Samsung Faces a Rough Patch with Arrest Request, Recalls

A request by South Korean prosecutors to arrest Lee Jae-yong, the 48-year-old vice chairman and de facto leader of Samsung Electronics, has added to the troubles for the country's most valuable company after a spate of recalls last year.

Lee faces allegations he offered $36 million in bribes to a friend of President Park Geun-hye, who has been impeached. Prosecutors say they also suspect him of embezzlement and lying under oath. A Seoul court will review the request for his arrest Wednesday and will likely decide on it within this week.

Here is what you need to know about the entanglement of the world's largest smartphone maker in the scandal:

Samsung's Link to the Scandal

Samsung is alleged to have made substantial donations to nonprofit foundations controlled by Choi Soon-sil, a confidante of Park's who has been jailed and is on trial for allegedly using her connections with the president to extort money and favors from companies and unlawfully interfere with government affairs.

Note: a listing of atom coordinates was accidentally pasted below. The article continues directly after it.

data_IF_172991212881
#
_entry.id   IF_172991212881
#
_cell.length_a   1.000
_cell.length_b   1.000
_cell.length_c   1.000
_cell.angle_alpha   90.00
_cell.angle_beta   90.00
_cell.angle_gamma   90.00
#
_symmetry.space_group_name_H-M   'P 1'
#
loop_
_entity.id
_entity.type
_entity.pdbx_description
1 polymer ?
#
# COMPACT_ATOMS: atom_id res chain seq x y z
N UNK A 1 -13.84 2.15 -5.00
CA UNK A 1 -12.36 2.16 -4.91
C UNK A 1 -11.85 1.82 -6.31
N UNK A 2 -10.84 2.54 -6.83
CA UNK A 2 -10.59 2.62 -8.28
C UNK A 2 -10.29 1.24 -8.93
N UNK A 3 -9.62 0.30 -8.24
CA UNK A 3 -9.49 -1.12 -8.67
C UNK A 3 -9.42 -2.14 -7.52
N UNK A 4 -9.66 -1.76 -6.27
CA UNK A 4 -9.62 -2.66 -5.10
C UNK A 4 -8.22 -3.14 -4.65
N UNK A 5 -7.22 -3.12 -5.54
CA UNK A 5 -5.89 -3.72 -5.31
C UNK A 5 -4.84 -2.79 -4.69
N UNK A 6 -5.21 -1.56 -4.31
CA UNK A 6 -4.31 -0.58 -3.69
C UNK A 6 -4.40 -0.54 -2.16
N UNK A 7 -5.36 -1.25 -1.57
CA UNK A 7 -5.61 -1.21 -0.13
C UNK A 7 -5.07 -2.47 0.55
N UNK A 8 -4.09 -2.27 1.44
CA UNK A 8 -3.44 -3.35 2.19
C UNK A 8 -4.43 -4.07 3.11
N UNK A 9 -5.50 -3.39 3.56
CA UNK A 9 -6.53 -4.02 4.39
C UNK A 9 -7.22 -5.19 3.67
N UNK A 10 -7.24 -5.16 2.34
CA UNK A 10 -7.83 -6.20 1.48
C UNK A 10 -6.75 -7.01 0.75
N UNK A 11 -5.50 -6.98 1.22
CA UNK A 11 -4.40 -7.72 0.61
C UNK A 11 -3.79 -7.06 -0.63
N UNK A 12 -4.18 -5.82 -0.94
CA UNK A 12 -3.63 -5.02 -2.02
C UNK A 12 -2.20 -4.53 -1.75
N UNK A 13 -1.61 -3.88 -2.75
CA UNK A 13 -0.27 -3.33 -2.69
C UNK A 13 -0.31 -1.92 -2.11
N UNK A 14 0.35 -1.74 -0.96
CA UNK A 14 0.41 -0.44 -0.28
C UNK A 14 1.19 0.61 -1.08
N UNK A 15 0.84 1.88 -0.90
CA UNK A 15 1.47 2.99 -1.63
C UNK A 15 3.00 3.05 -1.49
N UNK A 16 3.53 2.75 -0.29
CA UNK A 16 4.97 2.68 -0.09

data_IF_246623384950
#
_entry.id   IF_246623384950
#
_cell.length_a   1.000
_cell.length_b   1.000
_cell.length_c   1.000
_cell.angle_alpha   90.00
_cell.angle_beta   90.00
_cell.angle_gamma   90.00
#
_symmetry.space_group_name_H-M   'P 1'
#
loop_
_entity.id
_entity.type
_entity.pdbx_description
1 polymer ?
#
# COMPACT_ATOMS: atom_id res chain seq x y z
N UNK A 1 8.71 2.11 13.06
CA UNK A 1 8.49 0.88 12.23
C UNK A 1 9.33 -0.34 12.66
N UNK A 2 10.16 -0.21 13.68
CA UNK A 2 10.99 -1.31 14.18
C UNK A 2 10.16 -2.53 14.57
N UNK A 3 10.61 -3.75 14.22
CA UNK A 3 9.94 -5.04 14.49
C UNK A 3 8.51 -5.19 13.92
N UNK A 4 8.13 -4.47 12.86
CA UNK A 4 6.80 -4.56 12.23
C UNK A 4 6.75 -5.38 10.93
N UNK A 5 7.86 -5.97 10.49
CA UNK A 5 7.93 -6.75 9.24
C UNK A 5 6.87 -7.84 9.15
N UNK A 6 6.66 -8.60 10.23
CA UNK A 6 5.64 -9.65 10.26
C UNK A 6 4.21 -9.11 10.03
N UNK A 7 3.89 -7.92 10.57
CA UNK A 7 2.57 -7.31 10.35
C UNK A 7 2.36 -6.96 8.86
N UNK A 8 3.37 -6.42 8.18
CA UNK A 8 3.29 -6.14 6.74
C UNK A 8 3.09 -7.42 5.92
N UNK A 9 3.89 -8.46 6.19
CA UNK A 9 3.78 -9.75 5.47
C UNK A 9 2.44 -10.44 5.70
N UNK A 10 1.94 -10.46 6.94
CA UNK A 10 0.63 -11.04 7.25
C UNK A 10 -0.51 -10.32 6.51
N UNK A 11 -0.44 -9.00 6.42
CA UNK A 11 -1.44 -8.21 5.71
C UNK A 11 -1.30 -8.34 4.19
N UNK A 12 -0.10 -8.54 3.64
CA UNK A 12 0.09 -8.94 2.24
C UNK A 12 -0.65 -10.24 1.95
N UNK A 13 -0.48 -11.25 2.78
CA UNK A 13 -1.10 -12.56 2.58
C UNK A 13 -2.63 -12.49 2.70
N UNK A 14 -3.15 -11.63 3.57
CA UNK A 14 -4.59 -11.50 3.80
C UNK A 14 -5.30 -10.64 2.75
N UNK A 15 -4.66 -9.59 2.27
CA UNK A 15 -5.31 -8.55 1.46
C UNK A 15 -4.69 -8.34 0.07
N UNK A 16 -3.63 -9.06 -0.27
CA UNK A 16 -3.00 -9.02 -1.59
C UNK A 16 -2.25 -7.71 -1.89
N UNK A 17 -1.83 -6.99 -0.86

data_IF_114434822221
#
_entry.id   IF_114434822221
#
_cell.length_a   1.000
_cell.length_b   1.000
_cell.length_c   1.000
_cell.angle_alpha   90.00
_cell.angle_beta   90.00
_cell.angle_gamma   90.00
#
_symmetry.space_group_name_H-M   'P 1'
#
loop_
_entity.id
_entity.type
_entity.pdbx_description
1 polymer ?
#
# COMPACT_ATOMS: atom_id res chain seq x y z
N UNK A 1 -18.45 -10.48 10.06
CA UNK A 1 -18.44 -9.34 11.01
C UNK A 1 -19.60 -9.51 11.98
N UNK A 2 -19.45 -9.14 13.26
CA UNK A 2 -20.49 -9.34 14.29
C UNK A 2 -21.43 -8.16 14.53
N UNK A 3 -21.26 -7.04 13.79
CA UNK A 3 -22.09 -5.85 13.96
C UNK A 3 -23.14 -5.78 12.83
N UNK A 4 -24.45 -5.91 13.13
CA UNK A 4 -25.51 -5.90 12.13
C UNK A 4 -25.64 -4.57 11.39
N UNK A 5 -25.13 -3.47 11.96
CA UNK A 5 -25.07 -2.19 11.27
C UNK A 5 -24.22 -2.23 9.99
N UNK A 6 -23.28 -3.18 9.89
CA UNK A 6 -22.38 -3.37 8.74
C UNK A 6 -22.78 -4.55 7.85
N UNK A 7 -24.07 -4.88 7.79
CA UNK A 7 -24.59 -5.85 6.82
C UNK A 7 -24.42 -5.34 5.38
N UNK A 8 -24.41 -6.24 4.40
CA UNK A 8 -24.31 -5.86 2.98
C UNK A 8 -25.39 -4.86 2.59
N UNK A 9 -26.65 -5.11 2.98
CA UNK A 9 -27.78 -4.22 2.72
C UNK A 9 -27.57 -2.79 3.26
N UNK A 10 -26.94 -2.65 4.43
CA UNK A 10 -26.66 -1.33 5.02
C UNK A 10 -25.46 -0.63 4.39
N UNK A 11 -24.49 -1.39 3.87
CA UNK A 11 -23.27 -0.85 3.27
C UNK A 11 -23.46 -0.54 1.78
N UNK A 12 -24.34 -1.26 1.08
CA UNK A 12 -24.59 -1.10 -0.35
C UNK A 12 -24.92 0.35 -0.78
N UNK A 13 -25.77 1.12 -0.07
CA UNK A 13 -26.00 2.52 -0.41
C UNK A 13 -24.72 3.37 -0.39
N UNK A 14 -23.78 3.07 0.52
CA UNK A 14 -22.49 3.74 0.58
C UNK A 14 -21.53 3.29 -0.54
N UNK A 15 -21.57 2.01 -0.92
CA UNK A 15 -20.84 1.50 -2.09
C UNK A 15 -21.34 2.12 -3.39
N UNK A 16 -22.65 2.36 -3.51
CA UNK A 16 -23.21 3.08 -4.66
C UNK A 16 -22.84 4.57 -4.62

South Korean prosecutors say the company agreed to pay more than $18 million to a company Choi set up to finance equestrian training of her daughter in Germany. It also helped pay for a winter sports center run by Choi's niece. Of four Samsung executives prosecutors have questioned Lee is the only one they have asked to arrest. The prosecutors say they plan to summon Park for questioning as a possible suspect.

The company has said it never made donations to win favors.

Leadership Succession

Since Lee Jae-yong's father suffered a heart attack in May 2014, the company has been trying to accelerate a leadership succession from the 72-year-old father to his son.

The younger Lee has held various executive positions at Samsung Electronics but owned less than a 1 percent stake in the company in 2014. Inheriting his father's 3-percent stake would cost him billions...

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